‘Over-rehearsing can kill anything’

Spontaneous like no other, Boman Irani brings entertainment to Dubai’s doorstep once again this weekend, but with an important addition

By Davina Raisinghani

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Published: Wed 24 Nov 2010, 8:31 PM

Last updated: Mon 6 Apr 2015, 1:01 PM

We’ve watched plenty of celebrities take pictures and it’s always the same routine. Their make-up (yes, that includes the male ones as well) is touched up by one of the entourage, they check their hair and, finally, they strike their most flattering pose, complete with a practiced, perfected smile.

But, ever the entertainer, Boman Irani really gets into the proceedings. He pretends to be grave for the camera, all the while regaling us with a witty commentary on how to perfect said look. And therein lies the secret to his success. He’s a natural at keeping his audience hooked, impromptu performance and all.

“Over-rehearsing can kill anything,” notes the 3 Idiots actor, seriously. He’s due to stage a musical evening with Shankar Mahadevan in Dubai tomorrow evening, which has him reflecting on his technique.

“And you simply cannot rehearse audience participation. I sincerely believe that you should have the power to control your audience, otherwise you just don’t belong on the platform.”

His approach to working on the sets of a movie is surprisingly similar, which is often dismissed by his theatre buddies as an audience-less performance. But, Irani always finds his unsuspecting mark.

“A lot of stage actors say to me, ‘What’s the point of working in studio? You’re acting and reacting to a camera. There’s no fun.’ But I don’t look at it that way.

“While shooting, the guy who stands closest to the actor is the one who holds the thermocol sheet to reflect the light on them. He’s my audience. There are times when he may yawn and then I know that I don’t have his attention.”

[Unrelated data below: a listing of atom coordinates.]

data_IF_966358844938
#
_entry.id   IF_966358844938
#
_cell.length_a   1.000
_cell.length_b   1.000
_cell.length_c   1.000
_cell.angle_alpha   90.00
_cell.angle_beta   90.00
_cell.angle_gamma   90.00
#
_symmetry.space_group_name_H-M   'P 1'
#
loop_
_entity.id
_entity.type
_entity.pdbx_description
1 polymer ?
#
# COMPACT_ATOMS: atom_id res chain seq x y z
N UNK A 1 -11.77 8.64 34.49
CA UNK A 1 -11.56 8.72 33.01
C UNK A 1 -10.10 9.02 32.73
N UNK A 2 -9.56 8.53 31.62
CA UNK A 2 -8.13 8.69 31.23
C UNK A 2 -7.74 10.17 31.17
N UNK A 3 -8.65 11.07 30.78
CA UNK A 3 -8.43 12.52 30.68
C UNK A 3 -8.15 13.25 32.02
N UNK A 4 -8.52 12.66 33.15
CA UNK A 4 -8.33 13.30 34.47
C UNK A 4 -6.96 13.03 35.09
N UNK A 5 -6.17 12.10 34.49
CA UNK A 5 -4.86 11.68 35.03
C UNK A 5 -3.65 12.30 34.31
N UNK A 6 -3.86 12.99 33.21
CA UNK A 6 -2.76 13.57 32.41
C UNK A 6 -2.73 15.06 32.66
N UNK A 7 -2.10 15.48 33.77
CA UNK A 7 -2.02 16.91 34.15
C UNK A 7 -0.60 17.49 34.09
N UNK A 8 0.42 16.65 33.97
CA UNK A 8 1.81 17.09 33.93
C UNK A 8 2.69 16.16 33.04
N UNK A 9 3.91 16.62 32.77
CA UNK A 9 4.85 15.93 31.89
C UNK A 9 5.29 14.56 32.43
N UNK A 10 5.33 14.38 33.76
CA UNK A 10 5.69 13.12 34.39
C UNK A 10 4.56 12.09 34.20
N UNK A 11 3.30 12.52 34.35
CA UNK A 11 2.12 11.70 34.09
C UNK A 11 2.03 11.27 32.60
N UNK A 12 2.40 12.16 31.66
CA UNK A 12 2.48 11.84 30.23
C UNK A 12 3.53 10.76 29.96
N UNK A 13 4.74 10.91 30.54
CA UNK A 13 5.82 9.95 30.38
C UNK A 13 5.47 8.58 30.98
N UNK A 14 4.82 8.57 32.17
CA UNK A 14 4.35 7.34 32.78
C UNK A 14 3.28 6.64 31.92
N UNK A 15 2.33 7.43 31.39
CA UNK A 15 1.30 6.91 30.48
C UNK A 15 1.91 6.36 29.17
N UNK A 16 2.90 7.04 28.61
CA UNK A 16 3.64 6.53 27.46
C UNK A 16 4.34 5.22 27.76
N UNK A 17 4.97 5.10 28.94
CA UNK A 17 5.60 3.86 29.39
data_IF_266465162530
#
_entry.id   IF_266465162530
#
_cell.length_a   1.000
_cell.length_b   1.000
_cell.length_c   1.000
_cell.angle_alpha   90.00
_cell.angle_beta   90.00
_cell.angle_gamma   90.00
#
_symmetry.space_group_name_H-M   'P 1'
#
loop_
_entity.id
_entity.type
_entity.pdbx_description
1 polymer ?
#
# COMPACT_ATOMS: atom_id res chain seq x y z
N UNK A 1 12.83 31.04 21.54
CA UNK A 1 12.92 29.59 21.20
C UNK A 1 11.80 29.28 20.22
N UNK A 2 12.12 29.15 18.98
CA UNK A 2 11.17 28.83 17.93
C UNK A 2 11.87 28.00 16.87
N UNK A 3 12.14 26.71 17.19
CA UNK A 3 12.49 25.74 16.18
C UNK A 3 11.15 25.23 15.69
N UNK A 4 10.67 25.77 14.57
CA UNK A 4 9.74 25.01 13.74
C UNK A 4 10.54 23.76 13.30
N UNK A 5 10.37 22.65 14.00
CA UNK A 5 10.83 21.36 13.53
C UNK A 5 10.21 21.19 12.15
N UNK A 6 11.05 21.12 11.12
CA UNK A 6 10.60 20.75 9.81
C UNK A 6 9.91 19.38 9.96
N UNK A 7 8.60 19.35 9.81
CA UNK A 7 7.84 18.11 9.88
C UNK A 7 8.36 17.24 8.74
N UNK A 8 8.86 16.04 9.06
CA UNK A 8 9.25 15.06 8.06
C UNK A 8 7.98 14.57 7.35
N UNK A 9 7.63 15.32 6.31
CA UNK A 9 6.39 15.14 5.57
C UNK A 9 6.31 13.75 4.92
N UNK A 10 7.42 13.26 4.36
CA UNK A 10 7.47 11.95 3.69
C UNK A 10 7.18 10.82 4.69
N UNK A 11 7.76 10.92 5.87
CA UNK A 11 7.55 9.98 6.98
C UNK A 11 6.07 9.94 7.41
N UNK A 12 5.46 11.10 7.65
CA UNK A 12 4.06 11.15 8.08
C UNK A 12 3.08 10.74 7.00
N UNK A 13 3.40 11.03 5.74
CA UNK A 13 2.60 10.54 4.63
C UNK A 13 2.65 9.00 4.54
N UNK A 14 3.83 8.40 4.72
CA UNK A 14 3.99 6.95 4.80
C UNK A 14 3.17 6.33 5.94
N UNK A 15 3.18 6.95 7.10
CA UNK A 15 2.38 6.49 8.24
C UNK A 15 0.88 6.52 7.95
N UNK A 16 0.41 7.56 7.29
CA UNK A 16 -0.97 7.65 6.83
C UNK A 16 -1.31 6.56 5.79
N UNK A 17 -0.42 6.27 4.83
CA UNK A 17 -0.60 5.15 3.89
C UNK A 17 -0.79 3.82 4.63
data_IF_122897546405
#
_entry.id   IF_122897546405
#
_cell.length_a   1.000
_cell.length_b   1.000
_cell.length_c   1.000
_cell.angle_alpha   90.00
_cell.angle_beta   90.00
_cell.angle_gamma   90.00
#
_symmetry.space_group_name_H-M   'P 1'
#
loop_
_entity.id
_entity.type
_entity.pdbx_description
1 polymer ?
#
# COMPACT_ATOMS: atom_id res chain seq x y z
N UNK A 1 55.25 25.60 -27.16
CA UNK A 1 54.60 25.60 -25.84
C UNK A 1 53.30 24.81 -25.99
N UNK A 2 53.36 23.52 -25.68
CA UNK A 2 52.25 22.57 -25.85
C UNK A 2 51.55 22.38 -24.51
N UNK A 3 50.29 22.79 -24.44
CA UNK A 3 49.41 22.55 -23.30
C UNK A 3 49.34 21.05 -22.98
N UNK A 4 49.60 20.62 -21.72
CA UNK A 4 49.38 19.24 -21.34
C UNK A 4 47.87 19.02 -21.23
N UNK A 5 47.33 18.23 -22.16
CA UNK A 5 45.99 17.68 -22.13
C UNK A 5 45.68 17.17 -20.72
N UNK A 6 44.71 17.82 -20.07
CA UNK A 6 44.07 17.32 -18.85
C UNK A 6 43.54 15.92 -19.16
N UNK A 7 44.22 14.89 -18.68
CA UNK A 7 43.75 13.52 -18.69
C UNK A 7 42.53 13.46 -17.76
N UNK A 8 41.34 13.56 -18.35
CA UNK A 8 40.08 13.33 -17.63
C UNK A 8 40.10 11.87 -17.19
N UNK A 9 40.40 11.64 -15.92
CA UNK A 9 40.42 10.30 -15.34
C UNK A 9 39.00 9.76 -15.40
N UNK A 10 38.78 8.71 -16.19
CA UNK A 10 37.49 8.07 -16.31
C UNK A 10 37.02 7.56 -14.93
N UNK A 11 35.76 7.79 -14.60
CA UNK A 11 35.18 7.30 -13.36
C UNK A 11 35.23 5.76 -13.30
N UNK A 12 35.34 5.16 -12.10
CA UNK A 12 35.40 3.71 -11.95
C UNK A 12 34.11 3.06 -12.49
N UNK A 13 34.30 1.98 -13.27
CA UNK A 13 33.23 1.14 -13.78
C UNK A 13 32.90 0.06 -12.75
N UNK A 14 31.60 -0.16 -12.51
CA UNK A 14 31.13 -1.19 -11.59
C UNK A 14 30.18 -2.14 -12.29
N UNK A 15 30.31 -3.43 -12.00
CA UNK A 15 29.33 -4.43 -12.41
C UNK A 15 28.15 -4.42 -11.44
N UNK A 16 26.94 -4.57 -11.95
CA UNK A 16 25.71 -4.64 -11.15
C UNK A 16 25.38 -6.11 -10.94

Sure, stage fright isn’t something most actors worry about, especially those with experience in stand-up, but there’s the issue of no re-takes and those dreaded hecklers.

“But what’s the worst that could happen? I might fluff a line? I never worry about that. I can do that, say, ‘I beg your pardon’, and get on with it. Hitting the right energy level is what is important,” discusses Irani.

“It’s the same when acting. I do not look at being in front of the camera as having the luxury of a few takes to mess up. If it’s done in one go, then get the final cut and get out of there. I don’t mind doing ten takes to get it right but I will not use that as a cushion to not get it right in one take.”

So, we wonder, is that the elusive key to good acting? Spontaneity?

“To simply learn lines through repetition does not work for me. It’s important for me to reflect on my character. And you’re only in character when your make-up is on and you walk onto the sets.”

Meanwhile, his latest Dubai visit, after the successful Broadway-style show a few months ago, has him collaborating with his IIFA (International Indian Film Academy) awards-stint partner, singer-composer Shankar Mahadevan.

“When I was in Dubai last, it was a one-man show, a two-hour stand-up and therefore I used more comedy and peppered it with songs. But now that I have Shankar with me, we’ll do a lot more music and the comedy will come in between.”

Irani also reveals that he will join the live band present for a few songs with his guitar (a hidden talent that was, once again, unearthed during IIFA), so expect his memorable hit rendition of Give Me Sunshine, amongst others.


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